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  • You have undoubtedly seen numbers on car ads and in magazines showing the peak horsepower and torque for the latest cars. But just what does torque mean, as it applies to the automotive world? Let's take a closer look.

    Definition of torque

    The simplest definition of torque is the force around a point. The measurement for torque is the pound-foot, often abbreviated to lb-ft., where the pound is the amount of force applied and the foot is the distance from the central point.

    How does torque apply to cars?

    When car manufacturers state the torque for a car in lb-ft., they are describing the force applied to the crankshaft, or the part of the drive system that sends power to the wheels, from the central point of that crankshaft.

    Torque vs. horsepower

    Torque is a measurement, while horsepower is a calculation from a formula based on torque at a given number of revolutions per minute (rpm) of the crankshaft. The formula for horsepower is (torque x rpm)/5252. This formula is always the same, meaning horsepower is always a function of torque and engine speed. Flip the formula and notice that torque = (horsepower x 5252)/rpm.

    Torque and acceleration

    Remember that torque is measured relative to the engine rpm, so when you see the advertised torque number for a car, this is at the ideal number of rpm. The car will accelerate best when kept closest to the rpm where horsepower and torque are at a peak, usually close to the car's redline, or highest engine rpm possible.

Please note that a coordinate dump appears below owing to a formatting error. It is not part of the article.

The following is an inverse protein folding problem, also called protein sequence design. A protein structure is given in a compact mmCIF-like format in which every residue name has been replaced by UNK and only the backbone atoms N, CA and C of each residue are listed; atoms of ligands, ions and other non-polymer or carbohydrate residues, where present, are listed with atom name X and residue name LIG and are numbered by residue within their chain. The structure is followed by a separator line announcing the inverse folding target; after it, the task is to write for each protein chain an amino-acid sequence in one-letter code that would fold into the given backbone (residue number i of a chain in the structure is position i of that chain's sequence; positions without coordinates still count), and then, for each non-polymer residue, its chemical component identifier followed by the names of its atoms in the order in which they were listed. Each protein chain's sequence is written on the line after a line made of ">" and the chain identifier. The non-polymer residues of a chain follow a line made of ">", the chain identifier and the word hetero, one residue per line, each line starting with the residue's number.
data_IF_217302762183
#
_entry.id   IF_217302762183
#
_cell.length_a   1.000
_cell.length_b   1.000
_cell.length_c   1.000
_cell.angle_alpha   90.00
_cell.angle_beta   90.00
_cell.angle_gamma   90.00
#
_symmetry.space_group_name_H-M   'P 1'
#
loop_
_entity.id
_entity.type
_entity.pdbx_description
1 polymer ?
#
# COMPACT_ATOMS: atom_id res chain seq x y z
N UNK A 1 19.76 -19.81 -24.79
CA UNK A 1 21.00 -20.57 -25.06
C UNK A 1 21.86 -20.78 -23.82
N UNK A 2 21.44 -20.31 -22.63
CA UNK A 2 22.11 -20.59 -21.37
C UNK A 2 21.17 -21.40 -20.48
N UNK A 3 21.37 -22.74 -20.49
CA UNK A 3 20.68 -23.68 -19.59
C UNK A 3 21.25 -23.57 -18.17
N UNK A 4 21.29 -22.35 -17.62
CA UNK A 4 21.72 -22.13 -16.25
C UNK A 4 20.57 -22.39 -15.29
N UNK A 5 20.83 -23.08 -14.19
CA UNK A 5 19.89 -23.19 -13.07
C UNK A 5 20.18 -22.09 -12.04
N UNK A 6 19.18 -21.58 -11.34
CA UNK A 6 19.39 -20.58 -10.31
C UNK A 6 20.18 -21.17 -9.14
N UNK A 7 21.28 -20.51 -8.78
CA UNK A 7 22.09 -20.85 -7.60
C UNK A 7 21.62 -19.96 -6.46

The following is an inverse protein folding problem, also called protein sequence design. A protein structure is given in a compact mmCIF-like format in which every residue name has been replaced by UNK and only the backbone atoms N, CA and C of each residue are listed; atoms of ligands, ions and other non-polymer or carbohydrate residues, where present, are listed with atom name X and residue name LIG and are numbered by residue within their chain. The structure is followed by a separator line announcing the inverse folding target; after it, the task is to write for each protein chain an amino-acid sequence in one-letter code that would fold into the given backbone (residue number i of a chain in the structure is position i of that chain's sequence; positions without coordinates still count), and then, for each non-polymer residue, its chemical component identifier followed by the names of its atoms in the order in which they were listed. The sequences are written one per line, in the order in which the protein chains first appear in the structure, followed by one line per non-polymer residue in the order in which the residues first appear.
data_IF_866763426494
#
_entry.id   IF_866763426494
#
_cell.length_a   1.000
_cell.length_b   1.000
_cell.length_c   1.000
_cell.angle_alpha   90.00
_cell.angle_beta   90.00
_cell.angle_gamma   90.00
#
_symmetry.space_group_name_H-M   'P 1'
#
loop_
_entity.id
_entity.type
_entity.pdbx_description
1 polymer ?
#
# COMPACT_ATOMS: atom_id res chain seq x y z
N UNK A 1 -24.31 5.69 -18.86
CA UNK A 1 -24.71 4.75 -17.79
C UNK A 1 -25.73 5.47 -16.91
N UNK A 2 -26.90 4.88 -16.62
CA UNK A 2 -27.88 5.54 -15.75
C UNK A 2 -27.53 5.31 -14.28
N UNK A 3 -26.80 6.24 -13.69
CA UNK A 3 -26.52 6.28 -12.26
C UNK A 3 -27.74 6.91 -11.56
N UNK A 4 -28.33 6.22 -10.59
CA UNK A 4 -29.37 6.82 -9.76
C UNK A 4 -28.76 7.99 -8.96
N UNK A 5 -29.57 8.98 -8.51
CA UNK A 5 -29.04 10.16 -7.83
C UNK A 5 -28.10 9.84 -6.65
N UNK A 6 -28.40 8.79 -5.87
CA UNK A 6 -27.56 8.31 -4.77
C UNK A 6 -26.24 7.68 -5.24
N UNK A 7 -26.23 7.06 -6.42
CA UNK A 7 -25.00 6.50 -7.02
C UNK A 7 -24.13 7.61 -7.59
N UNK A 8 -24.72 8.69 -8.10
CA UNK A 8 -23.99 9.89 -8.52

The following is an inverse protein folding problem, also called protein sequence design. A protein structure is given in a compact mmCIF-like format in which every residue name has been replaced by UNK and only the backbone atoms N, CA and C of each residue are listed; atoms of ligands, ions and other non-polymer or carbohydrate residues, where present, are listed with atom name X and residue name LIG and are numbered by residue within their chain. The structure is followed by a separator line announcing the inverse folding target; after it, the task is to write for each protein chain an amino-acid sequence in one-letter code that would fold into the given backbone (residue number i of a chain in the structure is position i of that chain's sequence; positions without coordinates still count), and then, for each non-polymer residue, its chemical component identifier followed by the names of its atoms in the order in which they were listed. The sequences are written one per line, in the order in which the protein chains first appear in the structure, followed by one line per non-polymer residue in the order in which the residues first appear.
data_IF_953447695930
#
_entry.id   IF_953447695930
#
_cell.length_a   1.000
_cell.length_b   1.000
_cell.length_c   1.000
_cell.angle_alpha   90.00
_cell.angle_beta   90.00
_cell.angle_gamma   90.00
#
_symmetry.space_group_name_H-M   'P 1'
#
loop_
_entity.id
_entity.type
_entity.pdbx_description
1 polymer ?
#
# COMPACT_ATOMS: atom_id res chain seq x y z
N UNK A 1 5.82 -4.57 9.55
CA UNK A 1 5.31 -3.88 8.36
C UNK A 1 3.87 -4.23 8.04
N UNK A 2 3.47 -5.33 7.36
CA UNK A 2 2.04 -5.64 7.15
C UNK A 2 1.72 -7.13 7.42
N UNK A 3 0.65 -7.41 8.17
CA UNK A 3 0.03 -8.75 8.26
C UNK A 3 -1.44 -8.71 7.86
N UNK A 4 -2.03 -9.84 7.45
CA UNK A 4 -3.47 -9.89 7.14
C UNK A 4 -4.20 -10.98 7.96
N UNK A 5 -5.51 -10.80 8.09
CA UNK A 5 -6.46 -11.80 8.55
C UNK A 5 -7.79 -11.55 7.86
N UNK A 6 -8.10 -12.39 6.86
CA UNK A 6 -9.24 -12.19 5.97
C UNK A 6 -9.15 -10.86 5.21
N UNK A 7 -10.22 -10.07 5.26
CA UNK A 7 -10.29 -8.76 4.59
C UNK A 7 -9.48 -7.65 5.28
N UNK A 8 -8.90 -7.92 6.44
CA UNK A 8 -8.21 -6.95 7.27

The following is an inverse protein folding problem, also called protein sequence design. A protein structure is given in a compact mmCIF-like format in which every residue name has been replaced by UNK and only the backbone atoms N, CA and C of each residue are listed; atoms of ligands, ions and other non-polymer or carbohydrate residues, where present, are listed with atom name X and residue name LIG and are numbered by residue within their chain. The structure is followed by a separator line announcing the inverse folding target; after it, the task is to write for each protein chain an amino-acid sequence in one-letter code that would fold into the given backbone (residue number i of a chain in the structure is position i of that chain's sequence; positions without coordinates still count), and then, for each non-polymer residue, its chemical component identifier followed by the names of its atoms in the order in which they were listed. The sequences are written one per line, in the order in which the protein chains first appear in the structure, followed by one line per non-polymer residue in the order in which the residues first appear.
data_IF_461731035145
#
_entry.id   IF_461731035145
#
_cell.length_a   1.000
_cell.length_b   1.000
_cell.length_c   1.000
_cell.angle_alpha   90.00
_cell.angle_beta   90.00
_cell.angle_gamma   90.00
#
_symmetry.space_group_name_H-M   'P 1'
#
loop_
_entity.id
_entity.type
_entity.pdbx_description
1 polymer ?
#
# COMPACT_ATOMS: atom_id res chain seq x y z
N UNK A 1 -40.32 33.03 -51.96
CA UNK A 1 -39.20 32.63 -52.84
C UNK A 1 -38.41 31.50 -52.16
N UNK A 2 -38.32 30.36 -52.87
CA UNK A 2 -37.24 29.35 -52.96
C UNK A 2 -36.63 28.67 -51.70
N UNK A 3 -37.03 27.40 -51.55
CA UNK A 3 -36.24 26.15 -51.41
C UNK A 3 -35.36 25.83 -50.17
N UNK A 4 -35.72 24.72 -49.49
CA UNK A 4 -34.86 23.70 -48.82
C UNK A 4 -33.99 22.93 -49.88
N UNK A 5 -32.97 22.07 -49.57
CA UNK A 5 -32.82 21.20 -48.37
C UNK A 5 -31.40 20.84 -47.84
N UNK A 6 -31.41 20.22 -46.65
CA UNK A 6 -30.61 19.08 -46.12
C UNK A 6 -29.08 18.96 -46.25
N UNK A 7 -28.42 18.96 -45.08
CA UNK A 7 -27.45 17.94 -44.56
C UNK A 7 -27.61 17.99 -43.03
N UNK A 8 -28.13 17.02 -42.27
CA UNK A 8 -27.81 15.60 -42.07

Torque and horsepower disparity

    Engines that have to spin very hard to reach their peak horsepower will have much lower torque value than horsepower. Think of a sports car like the Honda S2000, which makes its best horsepower near 9000 rpm. Larger engines generally have more max torque than horsepower, like big truck diesel engines. Here the torque comes much lower, allowing the car to carry heavy loads and haul big things like trailers and boats.

    What does it all mean?

    Cars with much higher horsepower than torque lead to fun driving because the driver must push the engine hard to reach the peak power. Cars with more torque are easier to drive because the torque, and the pull from the line, comes at a much lower rpm. The horsepower and torque are not independent measurements, but linked together by an equation as shown above.

    Source:

    MotorTrend: Sibling rivalry: Horsepower vs. Torque

    epi-eng.com: Power and Torque

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